PORT ST. LUCIE, Fla. -- Daniel Murphy saw his first in-game pitching of spring training Sunday.
The result: “It was like trying to hit an aspirin,” Murphy said. “I mean, I hadn’t had an at-bat since October. So it was just OK. The same way it is usually when spring training starts. It just started for everybody else five weeks ago.”
New York Mets
Murphy went 1-for-2 with a walk and played five innings at second base in Sunday’s minor league action. He expects to repeat the activity Monday as he works back from a strained intercostal muscle on his left side.
“I got a checked swing my second at-bat and I didn’t feel anything,” Murphy said. “So that felt good.”
Murphy had played in a minor league game nine days ago, but he developed stiffness the day after playing five innings in the field in that game and took a step backward.
Murphy said he can see plenty of at-bats on the minor league side this week and prepare quickly for the season, but Terry Collins is not yet convinced that’s the best course of action. Collins wants Murphy to avoid overdoing things and risk reinjuring the side muscle.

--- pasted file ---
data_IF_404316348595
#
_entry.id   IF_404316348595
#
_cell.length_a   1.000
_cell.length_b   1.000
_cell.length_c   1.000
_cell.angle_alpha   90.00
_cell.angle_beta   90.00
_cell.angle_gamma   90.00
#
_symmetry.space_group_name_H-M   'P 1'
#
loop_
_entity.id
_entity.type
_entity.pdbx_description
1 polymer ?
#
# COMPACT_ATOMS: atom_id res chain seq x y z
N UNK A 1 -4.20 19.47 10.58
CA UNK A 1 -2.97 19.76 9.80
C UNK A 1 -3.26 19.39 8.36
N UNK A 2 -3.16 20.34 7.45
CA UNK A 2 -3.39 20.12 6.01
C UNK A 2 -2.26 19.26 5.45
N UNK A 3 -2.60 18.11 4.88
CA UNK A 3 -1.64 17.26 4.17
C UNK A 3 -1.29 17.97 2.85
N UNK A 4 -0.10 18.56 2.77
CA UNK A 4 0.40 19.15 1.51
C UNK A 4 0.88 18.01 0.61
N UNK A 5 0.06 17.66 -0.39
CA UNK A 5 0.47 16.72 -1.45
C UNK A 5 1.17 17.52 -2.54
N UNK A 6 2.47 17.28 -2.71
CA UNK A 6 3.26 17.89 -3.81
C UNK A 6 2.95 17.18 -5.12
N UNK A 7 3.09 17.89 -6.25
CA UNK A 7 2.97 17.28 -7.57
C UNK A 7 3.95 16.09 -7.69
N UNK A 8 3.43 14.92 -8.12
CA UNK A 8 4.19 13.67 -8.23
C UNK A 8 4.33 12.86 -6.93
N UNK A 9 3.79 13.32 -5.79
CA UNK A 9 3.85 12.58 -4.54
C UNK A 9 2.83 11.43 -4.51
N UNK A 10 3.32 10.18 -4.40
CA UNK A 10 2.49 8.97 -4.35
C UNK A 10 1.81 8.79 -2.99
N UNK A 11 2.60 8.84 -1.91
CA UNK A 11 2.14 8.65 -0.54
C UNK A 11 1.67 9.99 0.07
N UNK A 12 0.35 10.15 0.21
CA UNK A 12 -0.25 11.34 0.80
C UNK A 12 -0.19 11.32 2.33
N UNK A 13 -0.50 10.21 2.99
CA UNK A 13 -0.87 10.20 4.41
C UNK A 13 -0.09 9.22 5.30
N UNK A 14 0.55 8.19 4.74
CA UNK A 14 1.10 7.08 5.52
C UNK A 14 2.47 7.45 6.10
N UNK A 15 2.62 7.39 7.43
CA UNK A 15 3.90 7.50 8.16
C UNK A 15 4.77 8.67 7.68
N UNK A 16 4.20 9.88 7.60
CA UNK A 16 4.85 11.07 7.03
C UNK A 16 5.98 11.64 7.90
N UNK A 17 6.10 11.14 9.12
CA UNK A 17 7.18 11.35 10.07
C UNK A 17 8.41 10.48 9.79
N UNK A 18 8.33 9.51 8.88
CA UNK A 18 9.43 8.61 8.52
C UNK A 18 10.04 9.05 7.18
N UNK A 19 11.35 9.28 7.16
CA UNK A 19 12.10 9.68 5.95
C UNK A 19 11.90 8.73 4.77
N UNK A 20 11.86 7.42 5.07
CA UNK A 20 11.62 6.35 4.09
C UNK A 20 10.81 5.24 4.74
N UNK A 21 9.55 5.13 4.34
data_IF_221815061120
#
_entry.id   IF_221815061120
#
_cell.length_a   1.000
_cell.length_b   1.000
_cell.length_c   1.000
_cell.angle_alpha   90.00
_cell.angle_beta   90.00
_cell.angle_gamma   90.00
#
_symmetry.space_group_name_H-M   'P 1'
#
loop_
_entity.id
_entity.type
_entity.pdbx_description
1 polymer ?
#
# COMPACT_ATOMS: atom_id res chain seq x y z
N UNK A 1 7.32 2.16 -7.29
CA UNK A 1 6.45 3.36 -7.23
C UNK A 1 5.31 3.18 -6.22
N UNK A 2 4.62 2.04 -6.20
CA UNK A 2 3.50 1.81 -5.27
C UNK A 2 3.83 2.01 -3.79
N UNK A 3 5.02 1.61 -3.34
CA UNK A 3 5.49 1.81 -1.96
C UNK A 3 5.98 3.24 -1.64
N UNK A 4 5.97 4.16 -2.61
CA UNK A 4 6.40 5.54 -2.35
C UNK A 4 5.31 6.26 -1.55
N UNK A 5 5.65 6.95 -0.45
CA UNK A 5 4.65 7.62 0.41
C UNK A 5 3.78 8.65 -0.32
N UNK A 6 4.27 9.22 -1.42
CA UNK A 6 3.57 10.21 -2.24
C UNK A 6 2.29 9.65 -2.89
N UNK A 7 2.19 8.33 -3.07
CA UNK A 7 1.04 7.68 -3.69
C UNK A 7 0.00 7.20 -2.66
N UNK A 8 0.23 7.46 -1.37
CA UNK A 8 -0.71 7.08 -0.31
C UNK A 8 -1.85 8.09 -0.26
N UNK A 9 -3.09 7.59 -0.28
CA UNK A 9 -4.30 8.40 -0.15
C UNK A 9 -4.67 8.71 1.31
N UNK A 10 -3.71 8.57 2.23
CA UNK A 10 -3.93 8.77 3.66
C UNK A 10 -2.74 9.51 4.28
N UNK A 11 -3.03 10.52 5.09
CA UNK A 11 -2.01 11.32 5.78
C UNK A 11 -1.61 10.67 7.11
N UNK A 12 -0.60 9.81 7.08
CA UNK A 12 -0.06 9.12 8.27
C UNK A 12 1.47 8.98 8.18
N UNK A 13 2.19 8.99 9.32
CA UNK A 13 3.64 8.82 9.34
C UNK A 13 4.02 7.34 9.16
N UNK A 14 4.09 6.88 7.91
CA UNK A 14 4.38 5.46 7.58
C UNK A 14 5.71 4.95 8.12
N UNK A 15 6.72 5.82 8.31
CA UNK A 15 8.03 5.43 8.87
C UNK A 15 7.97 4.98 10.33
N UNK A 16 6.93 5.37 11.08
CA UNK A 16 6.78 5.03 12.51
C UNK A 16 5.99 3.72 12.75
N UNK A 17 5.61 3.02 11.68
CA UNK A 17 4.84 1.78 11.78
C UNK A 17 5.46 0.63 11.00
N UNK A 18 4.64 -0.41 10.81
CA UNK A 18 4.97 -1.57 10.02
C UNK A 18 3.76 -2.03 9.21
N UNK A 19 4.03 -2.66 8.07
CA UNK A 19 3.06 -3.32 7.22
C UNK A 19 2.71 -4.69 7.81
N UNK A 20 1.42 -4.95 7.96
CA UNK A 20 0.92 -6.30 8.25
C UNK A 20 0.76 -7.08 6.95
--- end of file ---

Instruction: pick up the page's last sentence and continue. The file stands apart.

The manager portrayed it as a realistic option for Murphy to open the season on the disabled list but only miss the regular season’s first five games. The 15-day DL can be backdated nine days into spring training as long as the player does not appear in a Grapefruit League game.
Murphy had 65 Grapefruit League at-bats in 2012 to prepare for the season. He's now had three plate appearances this year, all against minor league pitching.
“I’ve had a player go to minor league camp and get 18 at-bats in one day,” Collins said. “He’s not coming off an intercostal strain. Dan Murphy is. So we’ve got to monitor the workload.
“As I’ve told both of them (Murphy and David Wright) in the last four days: ‘The worst-case scenario, you miss the first six days. Worst-case scenario. That’s not bad, for us. That’s not too bad. We’ll take that. The one thing we can’t have is you miss the first six weeks. That we have issues with.' And that’s why we’ll monitor what their workload is.
“To be honest, that’s one of the things I’m looking at right now is he’s had absolutely no time to do what he does," Collins said, referring to Murphy. "He’s one of the hardest-working guys. You see him day after day working on double plays with the pitching machines, trying to use them as feeds. He hasn’t been able to do that. He’s a guy who takes endless swings to make sure his swing is just how he wants it. He hasn’t been able to do that. That’s why I’m saying we will make a decision at the end of the week, which will benefit not only Dan but the organization.”